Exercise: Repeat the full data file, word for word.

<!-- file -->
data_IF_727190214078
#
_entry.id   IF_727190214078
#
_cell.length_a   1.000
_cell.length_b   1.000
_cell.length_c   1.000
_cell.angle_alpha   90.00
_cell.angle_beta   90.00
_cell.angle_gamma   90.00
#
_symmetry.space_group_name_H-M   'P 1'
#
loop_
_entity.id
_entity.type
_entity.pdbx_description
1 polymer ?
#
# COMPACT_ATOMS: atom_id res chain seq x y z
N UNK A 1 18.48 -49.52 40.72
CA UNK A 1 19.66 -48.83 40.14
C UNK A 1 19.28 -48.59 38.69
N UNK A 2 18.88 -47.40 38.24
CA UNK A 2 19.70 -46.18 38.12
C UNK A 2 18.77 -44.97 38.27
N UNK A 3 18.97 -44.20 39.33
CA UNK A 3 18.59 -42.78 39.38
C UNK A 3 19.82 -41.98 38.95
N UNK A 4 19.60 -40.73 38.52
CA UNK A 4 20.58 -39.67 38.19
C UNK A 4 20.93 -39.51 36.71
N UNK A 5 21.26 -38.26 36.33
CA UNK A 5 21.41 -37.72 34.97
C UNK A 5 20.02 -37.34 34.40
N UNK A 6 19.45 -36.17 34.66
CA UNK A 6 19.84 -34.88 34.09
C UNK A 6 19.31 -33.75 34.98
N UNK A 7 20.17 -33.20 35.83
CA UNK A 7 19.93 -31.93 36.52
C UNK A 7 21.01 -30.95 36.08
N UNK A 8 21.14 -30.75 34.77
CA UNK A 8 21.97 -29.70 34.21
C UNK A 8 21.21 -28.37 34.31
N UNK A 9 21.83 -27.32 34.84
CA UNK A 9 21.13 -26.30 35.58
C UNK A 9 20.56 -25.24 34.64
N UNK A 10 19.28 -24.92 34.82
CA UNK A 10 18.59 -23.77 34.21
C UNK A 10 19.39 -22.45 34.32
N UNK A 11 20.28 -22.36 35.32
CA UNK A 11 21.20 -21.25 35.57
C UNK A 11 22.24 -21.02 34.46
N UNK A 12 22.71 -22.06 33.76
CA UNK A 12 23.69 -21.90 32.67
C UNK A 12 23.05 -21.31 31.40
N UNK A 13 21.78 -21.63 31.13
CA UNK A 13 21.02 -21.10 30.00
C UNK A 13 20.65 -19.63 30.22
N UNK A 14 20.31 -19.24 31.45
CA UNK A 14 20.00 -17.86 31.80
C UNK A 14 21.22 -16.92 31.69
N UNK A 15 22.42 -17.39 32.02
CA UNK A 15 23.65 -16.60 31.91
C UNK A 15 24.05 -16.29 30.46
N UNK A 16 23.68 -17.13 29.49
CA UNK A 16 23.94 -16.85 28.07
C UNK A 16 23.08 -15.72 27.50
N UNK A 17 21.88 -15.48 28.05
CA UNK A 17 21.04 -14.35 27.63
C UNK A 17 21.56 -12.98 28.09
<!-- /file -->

data_IF_727190214078
#
_entry.id   IF_727190214078
#
_cell.length_a   1.000
_cell.length_b   1.000
_cell.length_c   1.000
_cell.angle_alpha   90.00
_cell.angle_beta   90.00
_cell.angle_gamma   90.00
#
_symmetry.space_group_name_H-M   'P 1'
#
loop_
_entity.id
_entity.type
_entity.pdbx_description
1 polymer ?
#
# COMPACT_ATOMS: atom_id res chain seq x y z
N UNK A 1 18.48 -49.52 40.72
CA UNK A 1 19.66 -48.83 40.14
C UNK A 1 19.28 -48.59 38.69
N UNK A 2 18.88 -47.40 38.24
CA UNK A 2 19.70 -46.18 38.12
C UNK A 2 18.77 -44.97 38.27
N UNK A 3 18.97 -44.20 39.33
CA UNK A 3 18.59 -42.78 39.38
C UNK A 3 19.82 -41.98 38.95
N UNK A 4 19.60 -40.73 38.52
CA UNK A 4 20.58 -39.67 38.19
C UNK A 4 20.93 -39.51 36.71
N UNK A 5 21.26 -38.26 36.33
CA UNK A 5 21.41 -37.72 34.97
C UNK A 5 20.02 -37.34 34.40
N UNK A 6 19.45 -36.17 34.66
CA UNK A 6 19.84 -34.88 34.09
C UNK A 6 19.31 -33.75 34.98
N UNK A 7 20.17 -33.20 35.83
CA UNK A 7 19.93 -31.93 36.52
C UNK A 7 21.01 -30.95 36.08
N UNK A 8 21.14 -30.75 34.77
CA UNK A 8 21.97 -29.70 34.21
C UNK A 8 21.21 -28.37 34.31
N UNK A 9 21.83 -27.32 34.84
CA UNK A 9 21.13 -26.30 35.58
C UNK A 9 20.56 -25.24 34.64
N UNK A 10 19.28 -24.92 34.82
CA UNK A 10 18.59 -23.77 34.21
C UNK A 10 19.39 -22.45 34.32
N UNK A 11 20.28 -22.36 35.32
CA UNK A 11 21.20 -21.25 35.57
C UNK A 11 22.24 -21.02 34.46
N UNK A 12 22.71 -22.06 33.76
CA UNK A 12 23.69 -21.90 32.67
C UNK A 12 23.05 -21.31 31.40
N UNK A 13 21.78 -21.63 31.13
CA UNK A 13 21.02 -21.10 30.00
C UNK A 13 20.65 -19.63 30.22
N UNK A 14 20.31 -19.24 31.45
CA UNK A 14 20.00 -17.86 31.80
C UNK A 14 21.22 -16.92 31.69
N UNK A 15 22.42 -17.39 32.02
CA UNK A 15 23.65 -16.60 31.91
C UNK A 15 24.05 -16.29 30.46
N UNK A 16 23.68 -17.13 29.49
CA UNK A 16 23.94 -16.85 28.07
C UNK A 16 23.08 -15.72 27.50
N UNK A 17 21.88 -15.48 28.05
CA UNK A 17 21.04 -14.35 27.63
C UNK A 17 21.56 -12.98 28.09